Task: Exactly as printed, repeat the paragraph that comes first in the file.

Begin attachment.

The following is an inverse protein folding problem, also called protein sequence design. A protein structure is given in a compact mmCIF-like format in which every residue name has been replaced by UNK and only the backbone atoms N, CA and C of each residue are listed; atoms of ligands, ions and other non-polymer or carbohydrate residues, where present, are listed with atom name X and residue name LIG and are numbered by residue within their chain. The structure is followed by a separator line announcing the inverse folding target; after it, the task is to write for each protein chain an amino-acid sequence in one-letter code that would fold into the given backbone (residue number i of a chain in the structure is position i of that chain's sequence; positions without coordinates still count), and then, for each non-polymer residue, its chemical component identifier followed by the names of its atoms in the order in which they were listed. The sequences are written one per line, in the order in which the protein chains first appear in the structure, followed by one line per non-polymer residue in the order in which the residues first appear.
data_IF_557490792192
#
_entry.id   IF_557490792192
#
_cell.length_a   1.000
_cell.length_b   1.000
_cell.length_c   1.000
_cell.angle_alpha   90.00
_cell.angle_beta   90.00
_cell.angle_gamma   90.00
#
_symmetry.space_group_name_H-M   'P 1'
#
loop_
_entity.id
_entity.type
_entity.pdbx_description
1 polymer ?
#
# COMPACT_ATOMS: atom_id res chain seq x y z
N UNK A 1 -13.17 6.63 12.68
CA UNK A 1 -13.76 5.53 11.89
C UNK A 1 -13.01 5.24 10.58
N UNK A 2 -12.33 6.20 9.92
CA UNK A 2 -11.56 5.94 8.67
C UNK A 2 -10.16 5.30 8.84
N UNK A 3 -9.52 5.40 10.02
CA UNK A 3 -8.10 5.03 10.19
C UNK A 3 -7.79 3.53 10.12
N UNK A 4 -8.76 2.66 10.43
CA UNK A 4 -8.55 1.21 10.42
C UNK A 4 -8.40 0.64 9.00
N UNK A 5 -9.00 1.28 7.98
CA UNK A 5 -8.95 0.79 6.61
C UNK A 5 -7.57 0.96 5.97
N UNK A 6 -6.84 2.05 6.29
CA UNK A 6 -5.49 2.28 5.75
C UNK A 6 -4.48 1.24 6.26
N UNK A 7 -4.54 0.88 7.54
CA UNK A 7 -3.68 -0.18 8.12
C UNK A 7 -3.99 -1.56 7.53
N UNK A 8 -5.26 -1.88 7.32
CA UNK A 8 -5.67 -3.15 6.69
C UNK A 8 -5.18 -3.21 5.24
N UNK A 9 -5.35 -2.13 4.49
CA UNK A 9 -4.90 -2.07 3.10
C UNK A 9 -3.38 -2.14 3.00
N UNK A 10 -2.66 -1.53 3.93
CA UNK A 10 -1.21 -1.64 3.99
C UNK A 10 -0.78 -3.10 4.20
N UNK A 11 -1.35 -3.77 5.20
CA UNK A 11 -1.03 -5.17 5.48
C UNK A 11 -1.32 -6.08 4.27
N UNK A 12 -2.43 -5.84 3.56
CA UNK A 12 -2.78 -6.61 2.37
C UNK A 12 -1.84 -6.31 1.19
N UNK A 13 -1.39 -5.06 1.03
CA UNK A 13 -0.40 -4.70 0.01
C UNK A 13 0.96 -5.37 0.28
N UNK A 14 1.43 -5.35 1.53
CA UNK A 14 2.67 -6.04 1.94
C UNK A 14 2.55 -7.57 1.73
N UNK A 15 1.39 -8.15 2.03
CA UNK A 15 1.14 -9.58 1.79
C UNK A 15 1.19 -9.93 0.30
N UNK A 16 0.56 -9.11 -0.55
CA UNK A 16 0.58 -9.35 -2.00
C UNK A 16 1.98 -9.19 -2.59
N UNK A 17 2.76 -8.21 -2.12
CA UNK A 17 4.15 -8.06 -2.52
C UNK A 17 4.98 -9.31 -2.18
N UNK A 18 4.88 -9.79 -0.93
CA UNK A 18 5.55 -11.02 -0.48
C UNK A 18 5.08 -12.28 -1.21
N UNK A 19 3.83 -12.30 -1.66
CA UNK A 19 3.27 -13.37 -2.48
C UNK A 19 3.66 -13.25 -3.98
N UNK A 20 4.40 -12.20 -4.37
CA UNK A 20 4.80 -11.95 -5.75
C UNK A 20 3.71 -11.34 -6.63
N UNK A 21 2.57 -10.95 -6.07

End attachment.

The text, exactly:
The following is an inverse protein folding problem, also called protein sequence design. A protein structure is given in a compact mmCIF-like format in which every residue name has been replaced by UNK and only the backbone atoms N, CA and C of each residue are listed; atoms of ligands, ions and other non-polymer or carbohydrate residues, where present, are listed with atom name X and residue name LIG and are numbered by residue within their chain. The structure is followed by a separator line announcing the inverse folding target; after it, the task is to write for each protein chain an amino-acid sequence in one-letter code that would fold into the given backbone (residue number i of a chain in the structure is position i of that chain's sequence; positions without coordinates still count), and then, for each non-polymer residue, its chemical component identifier followed by the names of its atoms in the order in which they were listed. The sequences are written one per line, in the order in which the protein chains first appear in the structure, followed by one line per non-polymer residue in the order in which the residues first appear.